The celebrated social-democratic nations of Scandinavia have some of the highest wealth inequality in Europe.
That’s according to Credit Suisse’s weighty Global Wealth Report 2014. It’s a finding that’s likely to seriously surprise some people. The top 10% of wealth holders in three Nordic countries (Norway, Sweden and Denmark) hold between 65 and 69 per cent of those nations’ wealth.
In comparison to the other developed economies in Europe, Scandinavian inequality on this measure seriously stands out: they’re significantly above British, French, Italian or Spanish levels. Germany and Austria come a little closer, but are still behind. Only finance-dominated Switzerland reaches higher levels of wealth inequality.
The Nordic nations on the list sit in the “high inequality” group, where the top 10% hold 60-70% of the country’s household wealth.
In comparison countries that are usually thought to be more capitalist, like the UK, Canada and Australia, are a rung below in the “medium inequality” group, with the top 10% holding between 50-60%.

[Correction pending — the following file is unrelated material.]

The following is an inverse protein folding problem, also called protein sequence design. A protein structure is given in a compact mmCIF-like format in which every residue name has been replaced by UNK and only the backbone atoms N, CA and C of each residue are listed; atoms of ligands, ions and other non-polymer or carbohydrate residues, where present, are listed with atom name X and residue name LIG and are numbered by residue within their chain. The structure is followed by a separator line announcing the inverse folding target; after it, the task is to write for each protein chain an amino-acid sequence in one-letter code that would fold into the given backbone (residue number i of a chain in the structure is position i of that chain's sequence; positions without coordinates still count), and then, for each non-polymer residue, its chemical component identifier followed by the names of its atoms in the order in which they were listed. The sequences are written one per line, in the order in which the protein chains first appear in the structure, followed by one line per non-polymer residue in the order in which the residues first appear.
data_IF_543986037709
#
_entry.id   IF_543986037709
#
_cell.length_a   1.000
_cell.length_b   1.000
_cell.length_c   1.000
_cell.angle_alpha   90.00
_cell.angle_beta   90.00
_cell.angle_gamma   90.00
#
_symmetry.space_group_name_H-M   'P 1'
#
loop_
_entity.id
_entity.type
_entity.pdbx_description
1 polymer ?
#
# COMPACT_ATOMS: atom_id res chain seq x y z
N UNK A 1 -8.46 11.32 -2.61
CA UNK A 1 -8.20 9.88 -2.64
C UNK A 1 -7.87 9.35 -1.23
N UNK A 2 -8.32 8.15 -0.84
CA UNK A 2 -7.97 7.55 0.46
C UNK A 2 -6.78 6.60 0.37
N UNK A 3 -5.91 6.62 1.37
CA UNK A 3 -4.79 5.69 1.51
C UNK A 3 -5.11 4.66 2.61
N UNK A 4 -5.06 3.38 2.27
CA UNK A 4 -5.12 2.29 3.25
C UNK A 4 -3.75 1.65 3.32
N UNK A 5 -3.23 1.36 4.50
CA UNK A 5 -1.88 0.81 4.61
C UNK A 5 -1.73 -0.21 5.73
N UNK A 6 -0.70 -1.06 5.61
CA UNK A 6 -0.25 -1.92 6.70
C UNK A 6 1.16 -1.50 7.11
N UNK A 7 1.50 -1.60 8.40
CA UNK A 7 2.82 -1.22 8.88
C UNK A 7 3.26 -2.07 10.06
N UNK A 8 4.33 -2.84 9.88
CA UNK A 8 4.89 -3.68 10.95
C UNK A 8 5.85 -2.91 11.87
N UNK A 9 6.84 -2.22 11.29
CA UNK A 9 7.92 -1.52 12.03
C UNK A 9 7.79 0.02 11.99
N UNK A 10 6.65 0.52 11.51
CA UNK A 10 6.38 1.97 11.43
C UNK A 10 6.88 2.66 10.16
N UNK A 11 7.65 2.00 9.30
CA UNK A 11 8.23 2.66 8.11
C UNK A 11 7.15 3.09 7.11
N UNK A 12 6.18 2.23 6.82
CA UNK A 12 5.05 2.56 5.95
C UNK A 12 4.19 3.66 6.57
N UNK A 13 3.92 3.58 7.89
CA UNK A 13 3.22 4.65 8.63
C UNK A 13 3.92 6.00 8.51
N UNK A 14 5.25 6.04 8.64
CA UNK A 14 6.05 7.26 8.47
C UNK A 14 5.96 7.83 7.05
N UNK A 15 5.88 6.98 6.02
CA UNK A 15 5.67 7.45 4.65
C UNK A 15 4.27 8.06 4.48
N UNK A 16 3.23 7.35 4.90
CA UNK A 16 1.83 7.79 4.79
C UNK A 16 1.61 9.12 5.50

But there’s a pretty benign explanation for this big disparity, according to Credit Suisse:
“Strong social security programs, good public pensions, free higher education or generous student loans, unemployment and health insurance can greatly reduce the need for personal financial assets. Public housing programs can do the same for real assets. This is one explanation for the high level of wealth inequality we identify in Denmark, Norway and Sweden: the top groups continue to accumulate for business and investment purposes, while the middle and lower classes have no pressing need for personal saving.”
So they’re unequal, at least in part, because much of the country’s middle class doesn’t feel the need to accumulate significant wealth. They don’t themselves own, for example, the state housing they live in, so it doesn’t appear in the figures. But they might just not feel they really need to.